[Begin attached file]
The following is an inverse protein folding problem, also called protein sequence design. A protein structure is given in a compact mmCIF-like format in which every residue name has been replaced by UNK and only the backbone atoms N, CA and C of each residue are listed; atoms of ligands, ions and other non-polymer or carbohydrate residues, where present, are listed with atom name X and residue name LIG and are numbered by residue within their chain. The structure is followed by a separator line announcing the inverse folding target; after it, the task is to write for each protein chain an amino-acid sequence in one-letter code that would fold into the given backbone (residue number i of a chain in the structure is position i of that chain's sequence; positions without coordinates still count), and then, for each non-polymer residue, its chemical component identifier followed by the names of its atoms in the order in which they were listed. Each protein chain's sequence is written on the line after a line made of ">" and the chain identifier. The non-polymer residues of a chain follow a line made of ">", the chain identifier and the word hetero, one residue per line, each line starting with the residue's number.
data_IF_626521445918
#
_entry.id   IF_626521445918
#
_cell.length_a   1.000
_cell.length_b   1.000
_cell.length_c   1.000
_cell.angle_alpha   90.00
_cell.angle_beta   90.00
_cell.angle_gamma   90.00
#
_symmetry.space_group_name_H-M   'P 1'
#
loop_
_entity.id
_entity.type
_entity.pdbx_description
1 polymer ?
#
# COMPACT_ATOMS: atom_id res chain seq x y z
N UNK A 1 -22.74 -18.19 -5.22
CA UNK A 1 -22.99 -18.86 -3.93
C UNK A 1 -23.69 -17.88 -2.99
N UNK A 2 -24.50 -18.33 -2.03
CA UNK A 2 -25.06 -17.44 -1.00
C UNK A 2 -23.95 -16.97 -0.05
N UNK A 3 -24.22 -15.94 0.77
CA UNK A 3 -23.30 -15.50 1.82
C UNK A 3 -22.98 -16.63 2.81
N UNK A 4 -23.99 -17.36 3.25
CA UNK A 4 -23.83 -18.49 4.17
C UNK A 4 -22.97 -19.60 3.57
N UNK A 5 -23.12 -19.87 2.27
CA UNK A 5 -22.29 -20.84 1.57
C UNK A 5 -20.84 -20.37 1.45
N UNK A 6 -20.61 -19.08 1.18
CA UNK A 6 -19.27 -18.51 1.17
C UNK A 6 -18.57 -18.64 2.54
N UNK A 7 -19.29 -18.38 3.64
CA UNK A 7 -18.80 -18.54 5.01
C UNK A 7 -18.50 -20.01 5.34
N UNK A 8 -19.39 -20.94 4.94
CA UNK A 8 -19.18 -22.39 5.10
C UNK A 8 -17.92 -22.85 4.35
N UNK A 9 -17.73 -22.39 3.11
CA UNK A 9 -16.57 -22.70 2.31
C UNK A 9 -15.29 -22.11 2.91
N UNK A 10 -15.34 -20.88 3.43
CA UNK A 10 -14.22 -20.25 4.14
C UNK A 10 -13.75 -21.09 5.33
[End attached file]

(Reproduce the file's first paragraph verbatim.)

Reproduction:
The following is an inverse protein folding problem, also called protein sequence design. A protein structure is given in a compact mmCIF-like format in which every residue name has been replaced by UNK and only the backbone atoms N, CA and C of each residue are listed; atoms of ligands, ions and other non-polymer or carbohydrate residues, where present, are listed with atom name X and residue name LIG and are numbered by residue within their chain. The structure is followed by a separator line announcing the inverse folding target; after it, the task is to write for each protein chain an amino-acid sequence in one-letter code that would fold into the given backbone (residue number i of a chain in the structure is position i of that chain's sequence; positions without coordinates still count), and then, for each non-polymer residue, its chemical component identifier followed by the names of its atoms in the order in which they were listed. Each protein chain's sequence is written on the line after a line made of ">" and the chain identifier. The non-polymer residues of a chain follow a line made of ">", the chain identifier and the word hetero, one residue per line, each line starting with the residue's number.